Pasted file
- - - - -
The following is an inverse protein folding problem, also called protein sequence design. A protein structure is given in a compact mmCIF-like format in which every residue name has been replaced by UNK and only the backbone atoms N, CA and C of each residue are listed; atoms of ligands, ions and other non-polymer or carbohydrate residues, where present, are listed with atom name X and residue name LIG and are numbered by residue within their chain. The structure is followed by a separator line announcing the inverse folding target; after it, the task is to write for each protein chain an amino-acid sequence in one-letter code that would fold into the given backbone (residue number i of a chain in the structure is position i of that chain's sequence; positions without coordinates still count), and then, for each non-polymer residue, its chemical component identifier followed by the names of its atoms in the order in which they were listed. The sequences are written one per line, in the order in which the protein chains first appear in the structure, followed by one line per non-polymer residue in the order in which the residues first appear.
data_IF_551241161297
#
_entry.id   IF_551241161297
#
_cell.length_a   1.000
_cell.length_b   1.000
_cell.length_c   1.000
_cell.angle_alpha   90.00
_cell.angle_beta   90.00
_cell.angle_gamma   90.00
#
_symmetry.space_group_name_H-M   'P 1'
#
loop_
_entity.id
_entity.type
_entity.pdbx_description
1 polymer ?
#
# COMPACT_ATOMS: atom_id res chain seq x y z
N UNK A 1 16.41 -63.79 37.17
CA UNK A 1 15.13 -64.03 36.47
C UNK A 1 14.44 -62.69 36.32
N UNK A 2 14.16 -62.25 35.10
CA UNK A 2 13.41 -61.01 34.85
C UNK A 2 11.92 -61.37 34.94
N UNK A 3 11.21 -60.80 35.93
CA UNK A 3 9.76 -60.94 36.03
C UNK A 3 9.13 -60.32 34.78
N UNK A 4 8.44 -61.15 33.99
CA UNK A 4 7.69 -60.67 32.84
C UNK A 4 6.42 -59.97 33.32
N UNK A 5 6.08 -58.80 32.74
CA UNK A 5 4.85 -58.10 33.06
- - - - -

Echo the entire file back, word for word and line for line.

The following is an inverse protein folding problem, also called protein sequence design. A protein structure is given in a compact mmCIF-like format in which every residue name has been replaced by UNK and only the backbone atoms N, CA and C of each residue are listed; atoms of ligands, ions and other non-polymer or carbohydrate residues, where present, are listed with atom name X and residue name LIG and are numbered by residue within their chain. The structure is followed by a separator line announcing the inverse folding target; after it, the task is to write for each protein chain an amino-acid sequence in one-letter code that would fold into the given backbone (residue number i of a chain in the structure is position i of that chain's sequence; positions without coordinates still count), and then, for each non-polymer residue, its chemical component identifier followed by the names of its atoms in the order in which they were listed. The sequences are written one per line, in the order in which the protein chains first appear in the structure, followed by one line per non-polymer residue in the order in which the residues first appear.
data_IF_551241161297
#
_entry.id   IF_551241161297
#
_cell.length_a   1.000
_cell.length_b   1.000
_cell.length_c   1.000
_cell.angle_alpha   90.00
_cell.angle_beta   90.00
_cell.angle_gamma   90.00
#
_symmetry.space_group_name_H-M   'P 1'
#
loop_
_entity.id
_entity.type
_entity.pdbx_description
1 polymer ?
#
# COMPACT_ATOMS: atom_id res chain seq x y z
N UNK A 1 16.41 -63.79 37.17
CA UNK A 1 15.13 -64.03 36.47
C UNK A 1 14.44 -62.69 36.32
N UNK A 2 14.16 -62.25 35.10
CA UNK A 2 13.41 -61.01 34.85
C UNK A 2 11.92 -61.37 34.94
N UNK A 3 11.21 -60.80 35.93
CA UNK A 3 9.76 -60.94 36.03
C UNK A 3 9.13 -60.32 34.78
N UNK A 4 8.44 -61.15 33.99
CA UNK A 4 7.69 -60.67 32.84
C UNK A 4 6.42 -59.97 33.32
N UNK A 5 6.08 -58.80 32.74
CA UNK A 5 4.85 -58.10 33.06